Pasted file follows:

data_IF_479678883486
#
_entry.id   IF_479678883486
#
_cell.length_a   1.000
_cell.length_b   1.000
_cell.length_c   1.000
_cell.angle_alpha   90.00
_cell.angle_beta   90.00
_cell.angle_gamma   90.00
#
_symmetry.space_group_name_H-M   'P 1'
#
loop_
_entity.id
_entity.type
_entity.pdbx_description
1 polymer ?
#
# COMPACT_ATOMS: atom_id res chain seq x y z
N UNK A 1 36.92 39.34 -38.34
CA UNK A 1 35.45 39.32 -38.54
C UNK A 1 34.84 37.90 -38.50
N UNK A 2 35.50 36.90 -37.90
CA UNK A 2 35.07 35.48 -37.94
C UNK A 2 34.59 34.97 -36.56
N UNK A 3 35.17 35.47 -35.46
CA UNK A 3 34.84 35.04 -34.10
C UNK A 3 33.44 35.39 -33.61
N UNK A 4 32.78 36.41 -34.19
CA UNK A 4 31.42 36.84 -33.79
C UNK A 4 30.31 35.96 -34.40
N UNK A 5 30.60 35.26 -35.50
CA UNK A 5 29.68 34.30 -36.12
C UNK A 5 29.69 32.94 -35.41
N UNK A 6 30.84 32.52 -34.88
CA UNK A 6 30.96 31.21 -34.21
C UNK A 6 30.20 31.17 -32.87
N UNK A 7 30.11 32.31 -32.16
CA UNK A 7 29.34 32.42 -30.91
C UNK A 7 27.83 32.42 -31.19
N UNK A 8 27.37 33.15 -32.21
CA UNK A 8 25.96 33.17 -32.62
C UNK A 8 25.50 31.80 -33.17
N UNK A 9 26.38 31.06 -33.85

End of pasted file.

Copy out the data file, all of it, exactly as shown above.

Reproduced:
data_IF_479678883486
#
_entry.id   IF_479678883486
#
_cell.length_a   1.000
_cell.length_b   1.000
_cell.length_c   1.000
_cell.angle_alpha   90.00
_cell.angle_beta   90.00
_cell.angle_gamma   90.00
#
_symmetry.space_group_name_H-M   'P 1'
#
loop_
_entity.id
_entity.type
_entity.pdbx_description
1 polymer ?
#
# COMPACT_ATOMS: atom_id res chain seq x y z
N UNK A 1 36.92 39.34 -38.34
CA UNK A 1 35.45 39.32 -38.54
C UNK A 1 34.84 37.90 -38.50
N UNK A 2 35.50 36.90 -37.90
CA UNK A 2 35.07 35.48 -37.94
C UNK A 2 34.59 34.97 -36.56
N UNK A 3 35.17 35.47 -35.46
CA UNK A 3 34.84 35.04 -34.10
C UNK A 3 33.44 35.39 -33.61
N UNK A 4 32.78 36.41 -34.19
CA UNK A 4 31.42 36.84 -33.79
C UNK A 4 30.31 35.96 -34.40
N UNK A 5 30.60 35.26 -35.50
CA UNK A 5 29.68 34.30 -36.12
C UNK A 5 29.69 32.94 -35.41
N UNK A 6 30.84 32.52 -34.88
CA UNK A 6 30.96 31.21 -34.21
C UNK A 6 30.20 31.17 -32.87
N UNK A 7 30.11 32.31 -32.16
CA UNK A 7 29.34 32.42 -30.91
C UNK A 7 27.83 32.42 -31.19
N UNK A 8 27.37 33.15 -32.21
CA UNK A 8 25.96 33.17 -32.62
C UNK A 8 25.50 31.80 -33.17
N UNK A 9 26.38 31.06 -33.85